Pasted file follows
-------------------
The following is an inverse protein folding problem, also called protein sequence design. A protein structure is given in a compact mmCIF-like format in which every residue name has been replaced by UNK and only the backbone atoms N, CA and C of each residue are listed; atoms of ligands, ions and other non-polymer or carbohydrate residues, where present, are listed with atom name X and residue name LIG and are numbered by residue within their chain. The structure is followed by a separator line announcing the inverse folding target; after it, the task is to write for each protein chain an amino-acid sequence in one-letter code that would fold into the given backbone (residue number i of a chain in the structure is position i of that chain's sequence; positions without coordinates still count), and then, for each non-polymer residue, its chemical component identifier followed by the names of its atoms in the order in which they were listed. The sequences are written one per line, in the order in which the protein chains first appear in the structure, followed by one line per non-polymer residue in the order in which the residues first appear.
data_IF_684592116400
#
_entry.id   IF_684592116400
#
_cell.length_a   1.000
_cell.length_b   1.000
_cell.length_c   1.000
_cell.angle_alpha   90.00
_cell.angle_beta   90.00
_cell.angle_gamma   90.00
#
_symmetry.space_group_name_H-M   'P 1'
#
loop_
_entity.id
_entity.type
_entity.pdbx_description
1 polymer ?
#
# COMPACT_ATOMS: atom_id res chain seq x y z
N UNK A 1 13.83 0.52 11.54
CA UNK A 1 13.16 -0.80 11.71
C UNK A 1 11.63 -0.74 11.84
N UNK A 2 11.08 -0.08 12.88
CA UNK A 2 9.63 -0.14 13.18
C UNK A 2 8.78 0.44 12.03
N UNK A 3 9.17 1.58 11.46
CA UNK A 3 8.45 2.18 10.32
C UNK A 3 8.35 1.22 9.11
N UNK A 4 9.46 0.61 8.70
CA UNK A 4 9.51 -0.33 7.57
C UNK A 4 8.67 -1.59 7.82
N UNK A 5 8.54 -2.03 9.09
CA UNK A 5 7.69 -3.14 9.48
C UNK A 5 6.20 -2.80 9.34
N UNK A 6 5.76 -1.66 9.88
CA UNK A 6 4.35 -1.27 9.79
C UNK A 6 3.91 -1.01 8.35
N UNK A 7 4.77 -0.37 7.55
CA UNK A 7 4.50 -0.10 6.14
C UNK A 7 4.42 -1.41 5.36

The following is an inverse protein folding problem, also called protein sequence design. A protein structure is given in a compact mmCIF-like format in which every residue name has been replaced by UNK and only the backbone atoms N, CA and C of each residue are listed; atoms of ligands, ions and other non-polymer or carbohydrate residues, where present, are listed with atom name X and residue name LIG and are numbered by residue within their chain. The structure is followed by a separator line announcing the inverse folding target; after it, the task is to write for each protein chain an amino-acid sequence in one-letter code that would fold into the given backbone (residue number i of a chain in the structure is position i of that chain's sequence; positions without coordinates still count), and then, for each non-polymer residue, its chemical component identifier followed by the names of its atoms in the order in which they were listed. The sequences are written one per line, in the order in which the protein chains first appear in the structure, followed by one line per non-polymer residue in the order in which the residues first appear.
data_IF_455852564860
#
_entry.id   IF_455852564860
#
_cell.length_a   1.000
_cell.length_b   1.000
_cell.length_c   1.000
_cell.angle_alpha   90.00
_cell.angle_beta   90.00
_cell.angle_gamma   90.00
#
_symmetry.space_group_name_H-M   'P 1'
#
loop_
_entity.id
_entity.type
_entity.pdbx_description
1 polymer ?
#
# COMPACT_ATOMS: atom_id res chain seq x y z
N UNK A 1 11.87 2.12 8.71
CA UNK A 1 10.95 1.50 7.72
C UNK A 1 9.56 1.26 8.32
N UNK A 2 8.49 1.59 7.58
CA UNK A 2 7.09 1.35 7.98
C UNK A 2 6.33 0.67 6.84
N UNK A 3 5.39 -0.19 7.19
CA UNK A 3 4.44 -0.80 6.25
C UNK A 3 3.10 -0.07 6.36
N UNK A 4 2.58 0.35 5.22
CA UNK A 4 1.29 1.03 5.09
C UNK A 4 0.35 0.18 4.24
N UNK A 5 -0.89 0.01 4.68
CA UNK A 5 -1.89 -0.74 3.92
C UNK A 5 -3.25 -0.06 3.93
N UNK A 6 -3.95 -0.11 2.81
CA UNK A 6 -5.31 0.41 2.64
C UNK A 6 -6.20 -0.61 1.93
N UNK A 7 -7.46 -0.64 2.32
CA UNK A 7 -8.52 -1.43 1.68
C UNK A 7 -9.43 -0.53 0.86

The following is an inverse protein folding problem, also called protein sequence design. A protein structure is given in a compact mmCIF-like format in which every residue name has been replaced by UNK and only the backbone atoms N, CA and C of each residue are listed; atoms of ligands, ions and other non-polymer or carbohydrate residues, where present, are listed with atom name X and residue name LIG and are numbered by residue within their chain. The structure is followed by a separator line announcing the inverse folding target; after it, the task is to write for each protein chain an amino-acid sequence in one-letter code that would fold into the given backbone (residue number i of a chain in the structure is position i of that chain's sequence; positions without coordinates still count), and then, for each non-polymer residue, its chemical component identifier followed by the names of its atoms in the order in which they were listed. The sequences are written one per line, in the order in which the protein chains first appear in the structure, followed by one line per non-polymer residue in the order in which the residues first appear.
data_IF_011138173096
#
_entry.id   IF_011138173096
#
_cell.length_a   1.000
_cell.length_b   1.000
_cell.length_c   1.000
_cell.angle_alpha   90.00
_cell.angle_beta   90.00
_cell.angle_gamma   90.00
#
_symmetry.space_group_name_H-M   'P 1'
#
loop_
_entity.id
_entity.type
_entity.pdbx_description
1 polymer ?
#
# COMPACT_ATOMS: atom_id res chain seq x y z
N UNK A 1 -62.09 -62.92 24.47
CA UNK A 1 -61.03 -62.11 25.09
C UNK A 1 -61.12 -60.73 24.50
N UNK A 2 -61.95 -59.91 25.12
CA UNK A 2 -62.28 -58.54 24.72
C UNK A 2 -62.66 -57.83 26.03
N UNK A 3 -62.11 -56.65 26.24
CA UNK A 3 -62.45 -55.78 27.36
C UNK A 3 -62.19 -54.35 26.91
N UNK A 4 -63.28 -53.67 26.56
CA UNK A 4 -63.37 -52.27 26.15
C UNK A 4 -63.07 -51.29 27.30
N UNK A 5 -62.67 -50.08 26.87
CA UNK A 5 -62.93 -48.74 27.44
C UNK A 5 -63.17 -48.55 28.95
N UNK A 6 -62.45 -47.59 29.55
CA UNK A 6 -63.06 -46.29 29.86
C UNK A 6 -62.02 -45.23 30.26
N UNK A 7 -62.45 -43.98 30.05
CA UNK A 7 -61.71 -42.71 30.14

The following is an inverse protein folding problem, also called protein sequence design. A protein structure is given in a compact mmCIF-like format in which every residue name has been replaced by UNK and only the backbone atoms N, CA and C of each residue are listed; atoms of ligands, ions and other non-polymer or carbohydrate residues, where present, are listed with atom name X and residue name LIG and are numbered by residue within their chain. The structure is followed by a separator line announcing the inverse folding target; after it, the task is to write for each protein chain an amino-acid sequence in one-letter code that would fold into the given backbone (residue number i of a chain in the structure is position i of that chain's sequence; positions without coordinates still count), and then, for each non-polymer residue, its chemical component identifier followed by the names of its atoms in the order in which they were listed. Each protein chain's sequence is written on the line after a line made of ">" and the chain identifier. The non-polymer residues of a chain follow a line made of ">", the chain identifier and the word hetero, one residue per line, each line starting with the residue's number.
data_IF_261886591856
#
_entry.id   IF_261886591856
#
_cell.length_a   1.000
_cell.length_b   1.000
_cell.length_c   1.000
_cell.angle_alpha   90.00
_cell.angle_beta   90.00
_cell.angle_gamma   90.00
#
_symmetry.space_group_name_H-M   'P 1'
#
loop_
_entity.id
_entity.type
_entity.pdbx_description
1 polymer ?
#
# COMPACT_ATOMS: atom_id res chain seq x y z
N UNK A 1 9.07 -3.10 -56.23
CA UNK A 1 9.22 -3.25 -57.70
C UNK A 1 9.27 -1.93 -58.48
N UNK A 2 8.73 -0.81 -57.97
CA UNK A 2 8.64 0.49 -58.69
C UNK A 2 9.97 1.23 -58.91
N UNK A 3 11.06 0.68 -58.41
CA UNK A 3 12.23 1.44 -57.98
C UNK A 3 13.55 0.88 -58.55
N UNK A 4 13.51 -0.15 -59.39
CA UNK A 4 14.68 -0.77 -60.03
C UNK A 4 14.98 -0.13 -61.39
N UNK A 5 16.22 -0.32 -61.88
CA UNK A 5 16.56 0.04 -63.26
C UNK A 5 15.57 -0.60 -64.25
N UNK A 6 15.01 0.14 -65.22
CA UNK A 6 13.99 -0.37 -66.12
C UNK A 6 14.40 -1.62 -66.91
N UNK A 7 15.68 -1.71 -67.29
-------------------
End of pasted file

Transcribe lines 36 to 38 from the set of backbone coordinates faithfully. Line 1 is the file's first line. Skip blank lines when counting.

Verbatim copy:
C UNK A 5 6.20 -2.80 9.34
N UNK A 6 5.76 -1.66 9.88
CA UNK A 6 4.35 -1.27 9.79